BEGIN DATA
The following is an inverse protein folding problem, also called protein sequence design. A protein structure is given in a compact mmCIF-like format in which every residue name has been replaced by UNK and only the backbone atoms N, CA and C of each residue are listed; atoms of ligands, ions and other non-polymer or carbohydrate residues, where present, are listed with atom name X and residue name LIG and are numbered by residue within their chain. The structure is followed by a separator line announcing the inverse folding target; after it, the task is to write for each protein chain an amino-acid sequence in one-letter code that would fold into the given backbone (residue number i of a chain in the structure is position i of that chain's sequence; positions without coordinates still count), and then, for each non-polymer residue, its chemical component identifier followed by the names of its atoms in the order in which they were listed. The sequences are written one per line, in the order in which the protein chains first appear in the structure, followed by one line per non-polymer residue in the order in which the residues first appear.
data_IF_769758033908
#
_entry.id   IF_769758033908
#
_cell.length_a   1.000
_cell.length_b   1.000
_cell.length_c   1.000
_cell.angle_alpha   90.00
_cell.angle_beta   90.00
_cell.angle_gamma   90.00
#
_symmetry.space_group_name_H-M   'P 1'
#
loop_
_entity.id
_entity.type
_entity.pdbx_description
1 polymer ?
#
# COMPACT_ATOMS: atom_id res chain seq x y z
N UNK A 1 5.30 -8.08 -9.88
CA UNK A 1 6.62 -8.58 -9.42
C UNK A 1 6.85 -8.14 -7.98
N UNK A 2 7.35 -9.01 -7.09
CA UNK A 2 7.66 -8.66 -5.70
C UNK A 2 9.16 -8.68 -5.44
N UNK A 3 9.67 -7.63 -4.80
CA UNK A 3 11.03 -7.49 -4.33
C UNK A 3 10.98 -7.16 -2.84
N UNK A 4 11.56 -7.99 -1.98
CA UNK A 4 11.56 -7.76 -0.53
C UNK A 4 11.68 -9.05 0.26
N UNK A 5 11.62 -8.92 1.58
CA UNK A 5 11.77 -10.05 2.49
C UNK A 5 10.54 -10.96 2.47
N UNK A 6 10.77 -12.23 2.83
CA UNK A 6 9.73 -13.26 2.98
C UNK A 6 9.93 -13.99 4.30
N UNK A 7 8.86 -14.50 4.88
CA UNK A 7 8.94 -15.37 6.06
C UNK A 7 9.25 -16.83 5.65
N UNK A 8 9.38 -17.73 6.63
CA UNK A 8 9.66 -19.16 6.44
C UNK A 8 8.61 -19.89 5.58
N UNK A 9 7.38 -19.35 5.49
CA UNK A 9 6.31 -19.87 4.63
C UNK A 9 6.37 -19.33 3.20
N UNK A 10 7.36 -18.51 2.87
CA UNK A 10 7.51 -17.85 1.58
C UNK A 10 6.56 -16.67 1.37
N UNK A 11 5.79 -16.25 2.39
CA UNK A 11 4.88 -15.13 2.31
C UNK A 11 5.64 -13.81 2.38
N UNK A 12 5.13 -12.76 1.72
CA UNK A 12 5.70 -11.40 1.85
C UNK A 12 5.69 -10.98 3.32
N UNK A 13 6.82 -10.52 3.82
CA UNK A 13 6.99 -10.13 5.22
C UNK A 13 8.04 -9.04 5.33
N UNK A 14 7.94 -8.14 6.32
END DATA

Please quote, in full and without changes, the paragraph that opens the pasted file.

The following is an inverse protein folding problem, also called protein sequence design. A protein structure is given in a compact mmCIF-like format in which every residue name has been replaced by UNK and only the backbone atoms N, CA and C of each residue are listed; atoms of ligands, ions and other non-polymer or carbohydrate residues, where present, are listed with atom name X and residue name LIG and are numbered by residue within their chain. The structure is followed by a separator line announcing the inverse folding target; after it, the task is to write for each protein chain an amino-acid sequence in one-letter code that would fold into the given backbone (residue number i of a chain in the structure is position i of that chain's sequence; positions without coordinates still count), and then, for each non-polymer residue, its chemical component identifier followed by the names of its atoms in the order in which they were listed. The sequences are written one per line, in the order in which the protein chains first appear in the structure, followed by one line per non-polymer residue in the order in which the residues first appear.